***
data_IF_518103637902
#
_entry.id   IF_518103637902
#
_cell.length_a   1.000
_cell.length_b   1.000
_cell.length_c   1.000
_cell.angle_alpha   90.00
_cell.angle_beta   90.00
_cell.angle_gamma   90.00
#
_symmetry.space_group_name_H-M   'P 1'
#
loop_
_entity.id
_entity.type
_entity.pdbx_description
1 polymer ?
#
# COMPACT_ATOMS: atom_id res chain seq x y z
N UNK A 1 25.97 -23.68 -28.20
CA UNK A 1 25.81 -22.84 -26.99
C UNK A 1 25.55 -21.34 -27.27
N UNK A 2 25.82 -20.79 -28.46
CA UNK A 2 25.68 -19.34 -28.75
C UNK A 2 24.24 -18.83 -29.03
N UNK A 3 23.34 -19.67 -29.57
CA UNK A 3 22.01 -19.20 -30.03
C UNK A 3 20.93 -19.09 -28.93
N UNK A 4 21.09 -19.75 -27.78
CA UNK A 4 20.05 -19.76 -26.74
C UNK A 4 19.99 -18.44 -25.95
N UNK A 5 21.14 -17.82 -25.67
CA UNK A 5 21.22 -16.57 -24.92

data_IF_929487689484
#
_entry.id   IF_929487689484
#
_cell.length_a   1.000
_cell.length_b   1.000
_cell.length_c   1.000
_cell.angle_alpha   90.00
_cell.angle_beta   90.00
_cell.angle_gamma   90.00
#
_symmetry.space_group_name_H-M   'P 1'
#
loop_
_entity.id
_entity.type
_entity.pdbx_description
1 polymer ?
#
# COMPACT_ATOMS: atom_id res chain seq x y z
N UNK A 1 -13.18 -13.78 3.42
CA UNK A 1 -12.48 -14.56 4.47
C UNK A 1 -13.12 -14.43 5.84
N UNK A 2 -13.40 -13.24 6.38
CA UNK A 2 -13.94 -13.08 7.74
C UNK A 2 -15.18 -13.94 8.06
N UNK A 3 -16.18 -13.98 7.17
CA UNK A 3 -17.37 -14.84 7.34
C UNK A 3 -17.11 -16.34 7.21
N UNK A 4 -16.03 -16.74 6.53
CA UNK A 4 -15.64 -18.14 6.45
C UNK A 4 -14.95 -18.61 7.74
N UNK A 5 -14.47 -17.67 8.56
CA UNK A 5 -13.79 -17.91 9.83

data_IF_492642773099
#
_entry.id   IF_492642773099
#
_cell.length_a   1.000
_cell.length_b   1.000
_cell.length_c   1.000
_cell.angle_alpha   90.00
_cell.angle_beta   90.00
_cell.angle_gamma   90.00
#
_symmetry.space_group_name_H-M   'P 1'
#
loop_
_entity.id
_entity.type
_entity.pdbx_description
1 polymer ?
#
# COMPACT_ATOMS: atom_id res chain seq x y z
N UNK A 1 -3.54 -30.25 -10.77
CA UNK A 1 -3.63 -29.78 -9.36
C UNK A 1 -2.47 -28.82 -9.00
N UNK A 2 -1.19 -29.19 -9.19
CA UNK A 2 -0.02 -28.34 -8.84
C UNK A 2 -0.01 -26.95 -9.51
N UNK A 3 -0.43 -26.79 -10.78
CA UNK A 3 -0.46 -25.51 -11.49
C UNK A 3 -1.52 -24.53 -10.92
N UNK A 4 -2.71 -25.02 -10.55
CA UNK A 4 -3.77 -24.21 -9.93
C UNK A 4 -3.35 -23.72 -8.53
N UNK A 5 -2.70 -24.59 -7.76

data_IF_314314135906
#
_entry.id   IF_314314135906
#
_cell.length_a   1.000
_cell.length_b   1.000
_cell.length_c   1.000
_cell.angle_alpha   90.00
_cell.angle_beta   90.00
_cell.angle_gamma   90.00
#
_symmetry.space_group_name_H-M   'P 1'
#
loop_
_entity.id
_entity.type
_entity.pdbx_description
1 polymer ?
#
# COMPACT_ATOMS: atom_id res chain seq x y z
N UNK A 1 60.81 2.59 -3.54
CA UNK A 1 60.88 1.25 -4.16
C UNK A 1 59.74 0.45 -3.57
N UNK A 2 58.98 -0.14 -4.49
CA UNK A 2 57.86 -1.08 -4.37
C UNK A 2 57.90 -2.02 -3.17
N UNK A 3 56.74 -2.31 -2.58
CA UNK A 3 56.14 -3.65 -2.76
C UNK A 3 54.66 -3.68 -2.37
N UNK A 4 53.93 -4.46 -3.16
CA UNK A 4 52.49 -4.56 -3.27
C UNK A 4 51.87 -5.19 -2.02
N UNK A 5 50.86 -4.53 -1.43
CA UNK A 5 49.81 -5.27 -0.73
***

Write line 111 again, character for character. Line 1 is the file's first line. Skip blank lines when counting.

_cell.angle_gamma   90.00